Be sure to check back in for Part II of this series – an introduction to implementing your own campaign.
When consumers decide they’re in need of, or curious about, a product or service they intuitively head to a search engine. Trillions of Google searches happen every year.
Those queries represent opportunities to attract potential customers to your site.
Search engine optimization (SEO) can help increase the ranking of your site without spending money, but search engines often enhance and alter their ranking criteria, making it difficult to maintain your rankings.
So how else can you promote your brand, drive new visitors to your site and increase site traffic? With search engine marketing (SEM).
It’s the yin to SEO’s yang. While not free, it is a great low cost solution to help you enhance your brand’s profile and connect with customers at the right moment. And it’s something anybody can do on their own.
Search Engine Marketing
SEM is the practice of marketing through paid advertisements that appear on relevant search engine results pages and websites. These ads can have different formats and are paid for through a bidding process.
Think of it this way, before the internet, popcorn ads weren’t everywhere. People saw physical ads for the snack in the movie theater, when they were hungry and thinking about getting something to eat.
The ads were provided where people were, when they wanted food, and where they had access to buy popcorn. SEM does this on the internet.
Your ads won’t be just anywhere, they’ll be placed in front of people who are considering your type of product or service, who live near your company and who want to buy what you sell.
You can even choose which search engines to use and where/when you want your ads displayed so that you can best reach your audience using your style of advertising.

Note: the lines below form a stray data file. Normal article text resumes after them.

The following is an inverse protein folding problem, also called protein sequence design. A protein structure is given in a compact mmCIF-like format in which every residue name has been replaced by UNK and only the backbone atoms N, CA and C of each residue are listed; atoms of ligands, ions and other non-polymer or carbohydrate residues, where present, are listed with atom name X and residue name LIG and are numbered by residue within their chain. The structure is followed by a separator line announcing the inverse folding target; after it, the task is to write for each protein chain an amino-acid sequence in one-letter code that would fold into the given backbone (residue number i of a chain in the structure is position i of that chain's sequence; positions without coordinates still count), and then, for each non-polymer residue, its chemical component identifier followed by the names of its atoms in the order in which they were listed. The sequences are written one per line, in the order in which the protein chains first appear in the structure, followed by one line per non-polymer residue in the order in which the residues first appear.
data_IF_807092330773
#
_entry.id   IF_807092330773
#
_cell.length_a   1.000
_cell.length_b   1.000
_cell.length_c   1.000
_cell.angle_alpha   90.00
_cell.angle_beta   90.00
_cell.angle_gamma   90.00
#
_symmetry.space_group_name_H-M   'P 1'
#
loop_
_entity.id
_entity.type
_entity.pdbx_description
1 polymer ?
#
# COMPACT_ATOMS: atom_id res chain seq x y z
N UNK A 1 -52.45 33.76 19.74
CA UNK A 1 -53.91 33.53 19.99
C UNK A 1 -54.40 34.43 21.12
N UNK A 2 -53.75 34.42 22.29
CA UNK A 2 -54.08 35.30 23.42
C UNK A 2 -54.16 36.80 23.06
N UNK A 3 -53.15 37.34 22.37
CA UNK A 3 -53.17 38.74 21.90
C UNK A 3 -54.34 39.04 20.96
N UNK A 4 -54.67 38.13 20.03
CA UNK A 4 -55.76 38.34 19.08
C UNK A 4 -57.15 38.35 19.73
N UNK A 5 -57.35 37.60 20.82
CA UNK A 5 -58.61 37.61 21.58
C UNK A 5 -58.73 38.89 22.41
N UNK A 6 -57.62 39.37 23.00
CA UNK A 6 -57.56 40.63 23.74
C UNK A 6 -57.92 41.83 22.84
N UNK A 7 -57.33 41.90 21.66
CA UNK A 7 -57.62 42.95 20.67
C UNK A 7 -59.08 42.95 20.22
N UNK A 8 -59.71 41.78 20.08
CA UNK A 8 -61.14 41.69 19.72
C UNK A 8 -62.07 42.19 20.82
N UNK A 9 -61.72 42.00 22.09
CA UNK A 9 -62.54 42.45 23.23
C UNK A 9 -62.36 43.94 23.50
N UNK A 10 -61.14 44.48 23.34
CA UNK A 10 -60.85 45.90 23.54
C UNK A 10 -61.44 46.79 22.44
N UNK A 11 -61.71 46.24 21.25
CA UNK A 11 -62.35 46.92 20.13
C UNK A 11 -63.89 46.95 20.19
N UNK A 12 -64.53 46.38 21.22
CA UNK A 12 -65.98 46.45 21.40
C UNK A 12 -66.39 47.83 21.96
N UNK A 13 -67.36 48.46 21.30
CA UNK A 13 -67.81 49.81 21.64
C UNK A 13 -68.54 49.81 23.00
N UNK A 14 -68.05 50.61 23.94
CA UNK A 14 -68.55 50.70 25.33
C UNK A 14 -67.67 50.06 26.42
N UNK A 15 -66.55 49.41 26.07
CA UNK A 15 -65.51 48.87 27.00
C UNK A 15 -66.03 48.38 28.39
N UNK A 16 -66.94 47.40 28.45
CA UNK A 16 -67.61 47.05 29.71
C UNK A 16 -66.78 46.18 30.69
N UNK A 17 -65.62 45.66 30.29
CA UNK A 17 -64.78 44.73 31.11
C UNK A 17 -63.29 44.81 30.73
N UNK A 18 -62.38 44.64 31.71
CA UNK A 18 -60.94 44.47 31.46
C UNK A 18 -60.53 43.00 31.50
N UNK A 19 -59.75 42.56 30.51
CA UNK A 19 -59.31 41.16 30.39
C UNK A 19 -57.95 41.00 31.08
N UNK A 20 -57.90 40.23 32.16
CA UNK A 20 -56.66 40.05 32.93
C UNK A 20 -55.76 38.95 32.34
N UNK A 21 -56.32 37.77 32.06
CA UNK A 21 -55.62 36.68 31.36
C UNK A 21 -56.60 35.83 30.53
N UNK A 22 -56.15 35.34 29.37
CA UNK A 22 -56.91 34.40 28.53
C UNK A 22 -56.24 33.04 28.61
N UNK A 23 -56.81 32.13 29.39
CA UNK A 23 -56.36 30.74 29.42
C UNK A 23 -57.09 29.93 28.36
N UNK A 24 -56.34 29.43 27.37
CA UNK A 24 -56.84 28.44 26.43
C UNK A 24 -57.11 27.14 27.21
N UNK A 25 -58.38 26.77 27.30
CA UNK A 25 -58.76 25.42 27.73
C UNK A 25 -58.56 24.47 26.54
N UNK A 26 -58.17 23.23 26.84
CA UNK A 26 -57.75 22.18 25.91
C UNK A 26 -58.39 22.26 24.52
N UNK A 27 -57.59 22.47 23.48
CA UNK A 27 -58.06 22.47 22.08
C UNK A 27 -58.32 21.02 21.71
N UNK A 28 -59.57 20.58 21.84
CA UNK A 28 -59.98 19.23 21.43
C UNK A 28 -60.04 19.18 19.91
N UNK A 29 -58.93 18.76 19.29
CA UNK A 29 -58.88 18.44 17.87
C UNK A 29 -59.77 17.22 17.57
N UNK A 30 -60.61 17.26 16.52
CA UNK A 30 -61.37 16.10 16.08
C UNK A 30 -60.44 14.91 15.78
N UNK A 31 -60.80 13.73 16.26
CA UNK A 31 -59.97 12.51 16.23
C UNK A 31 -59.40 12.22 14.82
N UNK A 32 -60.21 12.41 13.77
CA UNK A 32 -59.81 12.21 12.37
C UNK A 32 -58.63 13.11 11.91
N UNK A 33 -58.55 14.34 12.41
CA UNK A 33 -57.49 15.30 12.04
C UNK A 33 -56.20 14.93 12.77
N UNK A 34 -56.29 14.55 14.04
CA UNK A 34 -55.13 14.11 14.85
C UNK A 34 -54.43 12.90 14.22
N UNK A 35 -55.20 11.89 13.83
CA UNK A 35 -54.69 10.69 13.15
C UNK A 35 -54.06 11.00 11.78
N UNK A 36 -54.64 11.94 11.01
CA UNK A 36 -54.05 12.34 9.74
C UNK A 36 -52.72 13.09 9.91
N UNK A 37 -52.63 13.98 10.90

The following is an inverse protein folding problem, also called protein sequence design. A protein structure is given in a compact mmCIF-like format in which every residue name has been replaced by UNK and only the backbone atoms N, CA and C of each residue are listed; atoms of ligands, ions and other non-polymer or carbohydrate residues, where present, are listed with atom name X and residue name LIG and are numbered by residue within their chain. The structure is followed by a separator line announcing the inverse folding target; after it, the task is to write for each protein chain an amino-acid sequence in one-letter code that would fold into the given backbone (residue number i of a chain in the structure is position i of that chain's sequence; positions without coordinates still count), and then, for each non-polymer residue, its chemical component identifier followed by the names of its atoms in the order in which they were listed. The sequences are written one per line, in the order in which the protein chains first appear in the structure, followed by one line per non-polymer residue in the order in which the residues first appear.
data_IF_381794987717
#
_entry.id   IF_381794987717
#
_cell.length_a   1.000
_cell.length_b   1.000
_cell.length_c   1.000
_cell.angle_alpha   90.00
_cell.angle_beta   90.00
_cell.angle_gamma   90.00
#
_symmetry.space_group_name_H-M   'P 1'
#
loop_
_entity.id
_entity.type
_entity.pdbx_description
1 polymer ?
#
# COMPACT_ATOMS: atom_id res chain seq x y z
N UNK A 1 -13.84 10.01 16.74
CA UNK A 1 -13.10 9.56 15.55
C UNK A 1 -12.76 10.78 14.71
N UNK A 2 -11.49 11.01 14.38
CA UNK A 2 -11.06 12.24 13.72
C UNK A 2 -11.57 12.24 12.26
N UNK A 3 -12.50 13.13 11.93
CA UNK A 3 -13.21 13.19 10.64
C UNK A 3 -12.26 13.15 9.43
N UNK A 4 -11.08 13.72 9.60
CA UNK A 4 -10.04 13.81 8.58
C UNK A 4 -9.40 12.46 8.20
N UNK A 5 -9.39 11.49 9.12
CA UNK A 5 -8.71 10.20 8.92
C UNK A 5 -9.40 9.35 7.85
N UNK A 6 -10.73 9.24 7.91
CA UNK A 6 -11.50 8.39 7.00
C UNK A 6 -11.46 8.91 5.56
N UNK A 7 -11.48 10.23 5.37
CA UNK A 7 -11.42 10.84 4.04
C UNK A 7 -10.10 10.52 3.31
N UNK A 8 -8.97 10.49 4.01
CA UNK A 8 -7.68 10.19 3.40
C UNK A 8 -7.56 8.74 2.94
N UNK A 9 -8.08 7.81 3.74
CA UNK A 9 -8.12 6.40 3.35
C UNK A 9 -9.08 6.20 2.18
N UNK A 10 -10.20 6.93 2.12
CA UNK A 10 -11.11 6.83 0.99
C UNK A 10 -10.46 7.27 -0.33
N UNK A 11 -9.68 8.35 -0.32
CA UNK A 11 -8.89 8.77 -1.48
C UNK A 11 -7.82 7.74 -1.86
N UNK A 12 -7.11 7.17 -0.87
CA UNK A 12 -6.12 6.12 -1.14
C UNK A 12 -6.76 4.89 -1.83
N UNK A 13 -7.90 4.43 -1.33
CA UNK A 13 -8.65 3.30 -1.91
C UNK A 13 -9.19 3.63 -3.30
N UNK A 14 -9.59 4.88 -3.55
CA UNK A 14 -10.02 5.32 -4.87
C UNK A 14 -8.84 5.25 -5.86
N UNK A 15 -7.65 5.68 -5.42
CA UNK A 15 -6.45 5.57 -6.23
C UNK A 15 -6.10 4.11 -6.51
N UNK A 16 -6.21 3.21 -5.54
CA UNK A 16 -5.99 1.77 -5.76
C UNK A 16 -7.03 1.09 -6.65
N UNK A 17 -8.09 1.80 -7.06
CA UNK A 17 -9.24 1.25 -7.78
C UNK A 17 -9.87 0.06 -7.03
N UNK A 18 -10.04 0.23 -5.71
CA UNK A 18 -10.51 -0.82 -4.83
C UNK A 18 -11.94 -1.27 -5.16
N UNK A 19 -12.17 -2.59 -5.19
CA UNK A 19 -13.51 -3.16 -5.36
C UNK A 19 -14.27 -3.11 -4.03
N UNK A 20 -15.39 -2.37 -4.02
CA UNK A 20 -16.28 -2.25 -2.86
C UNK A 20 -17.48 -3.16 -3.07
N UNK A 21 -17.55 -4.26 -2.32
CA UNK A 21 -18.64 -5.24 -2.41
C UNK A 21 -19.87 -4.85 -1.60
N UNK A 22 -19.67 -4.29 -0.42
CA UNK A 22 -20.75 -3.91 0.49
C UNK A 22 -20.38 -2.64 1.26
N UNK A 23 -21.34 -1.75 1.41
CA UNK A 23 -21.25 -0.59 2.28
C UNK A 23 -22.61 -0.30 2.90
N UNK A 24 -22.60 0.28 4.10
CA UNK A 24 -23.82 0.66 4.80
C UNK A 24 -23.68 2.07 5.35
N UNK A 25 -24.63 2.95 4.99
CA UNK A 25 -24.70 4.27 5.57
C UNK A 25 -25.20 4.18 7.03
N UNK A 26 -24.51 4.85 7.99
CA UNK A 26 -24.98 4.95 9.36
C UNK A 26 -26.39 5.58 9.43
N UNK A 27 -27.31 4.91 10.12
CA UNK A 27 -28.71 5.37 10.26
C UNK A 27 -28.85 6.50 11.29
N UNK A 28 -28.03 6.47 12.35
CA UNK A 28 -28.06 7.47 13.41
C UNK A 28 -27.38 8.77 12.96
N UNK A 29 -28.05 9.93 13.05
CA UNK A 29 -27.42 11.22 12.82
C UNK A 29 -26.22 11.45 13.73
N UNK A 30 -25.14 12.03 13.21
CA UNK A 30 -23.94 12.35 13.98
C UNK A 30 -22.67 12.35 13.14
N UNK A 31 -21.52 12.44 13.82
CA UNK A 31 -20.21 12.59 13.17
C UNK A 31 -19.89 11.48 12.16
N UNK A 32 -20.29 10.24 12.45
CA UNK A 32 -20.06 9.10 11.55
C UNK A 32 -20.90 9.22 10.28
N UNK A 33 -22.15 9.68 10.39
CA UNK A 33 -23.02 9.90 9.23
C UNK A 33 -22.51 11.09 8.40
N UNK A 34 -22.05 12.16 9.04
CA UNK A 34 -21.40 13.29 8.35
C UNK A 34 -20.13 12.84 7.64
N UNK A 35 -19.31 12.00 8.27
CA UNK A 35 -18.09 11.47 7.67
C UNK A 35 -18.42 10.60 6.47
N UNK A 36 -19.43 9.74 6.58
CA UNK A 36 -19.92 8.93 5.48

Let’s start with an example. Say your potential customer needs some writing done. When they search, Google will display results and ads from businesses that are relevant to the query phrase.
Professional writers advertising their services, are able to extend the reach of their online brand and appear right in front of the eyes of people searching for their services.
This is something that isn’t as easily achievable with simply implementing a SEO strategy.
Display ads aren’t found in search results, instead they can be seen on websites and mobile apps and can feature interactive formats of images, videos or even animations to engage the user.
You can choose to be strategic too, putting your message only in front of the people who are most likely to be your potential customers.
This is done by customizing your ad placements to a specific geographic location or when someone is watching a related video on YouTube, or browsing the web in a specific language.
There are many display advertising platforms that you can use, with Google Display Network being the largest one; Google claims that their display network sites reach over 90% of Internet users worldwide.
How much does SEM cost?
This depends on your budget and how you want to use SEM to work for you. You can mix and match different SEM strategies to make the best out of your advertising budget.
If the goal is awareness and you may just be interested in people seeing your ad, then you want to focus on cost per impression (CPM).
If you’re priority is website traffic, cost per click (CPC) could be the best metric.
If your goal is to increase lead calls or transactions, then you can use cost per acquisition (CPA) to optimize the campaign based on actual conversions.
CPC is the most popular metric used for SEM bidding. The average CPC in Google AdWords is between $1 to $2 on the search network. The average CPC on the Display Network is under $1.
Who can use SEM?
Anyone. Access to SEM tools is usually free and search engines provide tools to easily setup and manage ads right from your computer.
Google has AdWords, Bing has AdCenter, and Yahoo! has its Yahoo! Advertising too. Third party platforms can also be used to manage ads in more than one publisher.
You simply pay for the viewed and clicked advertisements, based on how you setup the process (which this industry calls a “campaign”).